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Alexis de Tocqueville's visit to the United States in the early part of the nineteenth century prompted his work Democracy in America, in which he expressed the ability to make democracy work. Throughout his travels Tocqueville noted that private interest and personal gain motivated the actions of most Americans, which in turn cultivated a strong sense of individualism. Tocqueville believed that this individualism would soon "sap the virtue of public life" (395) and create a despotism of selfishness. This growth of despotism would be created by citizens becoming too individualistic, and therefore not bothering to fulfill their civic duties or exercise their freedom. Tocqueville feared that the political order of America would soon become aimed at the satisfaction of individual needs, rather than the greater good of society. Alexis de Tocqueville viewed participation in public affairs, the growth of associations and newspapers, the principle of self-interest properly understood, and religion as the only means by which American democracy could combat the effects of individualism.
Given that despots have every interest in keeping people isolated, the individualism resulting from equality makes despotism a great danger to equality. "Despotism... sees in the separation among men the surest guarantee of its continuance, and it usually makes every effort to keep them separate" (399). Exercising freedom through participation in public affairs is therefore extremely vital because it gives people a personal interest in thinking about others in society. Local self-governments are important because they draw people together, and it is therefore more likely that they will exercise their liberty. Tocqueville states that "as soon as a man begins to treat of public affairs in public, he begins to perceive that he is not so independent of his fellow men as he had first imagined, and that in order to obtain their support he must often lend them his cooperation" (400). When people act together they frequently form dependencies on one another, especially when they are working for the good of the entire community.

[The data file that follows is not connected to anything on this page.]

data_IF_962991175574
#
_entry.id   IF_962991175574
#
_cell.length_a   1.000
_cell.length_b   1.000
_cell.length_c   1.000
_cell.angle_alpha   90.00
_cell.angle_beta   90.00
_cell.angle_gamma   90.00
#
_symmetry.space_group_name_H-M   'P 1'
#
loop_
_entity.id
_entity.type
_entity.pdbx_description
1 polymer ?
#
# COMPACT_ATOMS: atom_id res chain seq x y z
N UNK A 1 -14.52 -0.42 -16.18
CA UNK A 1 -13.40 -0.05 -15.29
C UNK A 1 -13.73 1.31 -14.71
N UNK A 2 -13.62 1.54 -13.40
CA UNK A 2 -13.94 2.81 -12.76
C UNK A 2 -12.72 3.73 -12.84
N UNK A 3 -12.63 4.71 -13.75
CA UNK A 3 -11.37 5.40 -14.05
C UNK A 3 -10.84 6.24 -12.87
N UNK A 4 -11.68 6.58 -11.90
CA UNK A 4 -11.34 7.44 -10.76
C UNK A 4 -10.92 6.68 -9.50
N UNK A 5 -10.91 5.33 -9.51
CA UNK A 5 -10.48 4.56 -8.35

Another means by which Tocqueville believes it is possible to contest individualism is to form associations and write newspapers. He believes that like local governments, associations help people to realize their dependence on their fellow citizens and take interest in public affairs. It is crucial to have institutions and civic duties which force people to look beyond their own interests and think about the problems of the community.
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While Americans generally do not speak of the abstract beauty of virtue, they recognize its usefulness and realize that "man serves himself in serving his fellow creatures and that his private interest it to do good work" (414). One way to combat individualism is to promote the idea of performing acts which are beneficial to the prosperity of fellow man. While the doctrine of self-interest properly understood does not lead to great virtue, it does establish virtuous habits. "The principle of self-interest rightly understood produces no great acts of self-sacrifice, but it suggests daily small acts of self-denial. By itself it cannot suffice to make a man virtuous; but it disciplines a number of persons in habits of regularity, temperance, moderation, foresight, self-command; and if it does not lead men straight to virtue by the will, it gradually draws them in that direction by their habits" (416).
By bringing people together in a community of common belief, religion also combats individualism. Religion teaches people how to use their freedom well. It is practically the sole means of counteracting the materialistic tendencies of democratic peoples by turning people's minds beyond the physical, material aspects of life. Tocqueville states that "Christianity, indeed, teaches that a man must prefer his neighbor to himself in order to gain eternal life; but Christianity also teaches that men ought to benefit their fellow creatures for the love of God!" (420). Religion teaches men that being good is in their self-interest because they will be rewarded in the afterlife. By working towards the common good rather than personal gain, people are forced to work together.
Through these features of American democracy which Tocqueville noted, Americans are able to balance individualism with notions of community. The love which peoples in democratic nations have for both equality and liberty, results in Americans being motivated by ideals of personal gain and private interest. Tocqueville does not imply that these rights of liberty and equality should be expelled, rather he believes that a political system aimed toward the benefit of the common good would diminish the individualism in American democracy.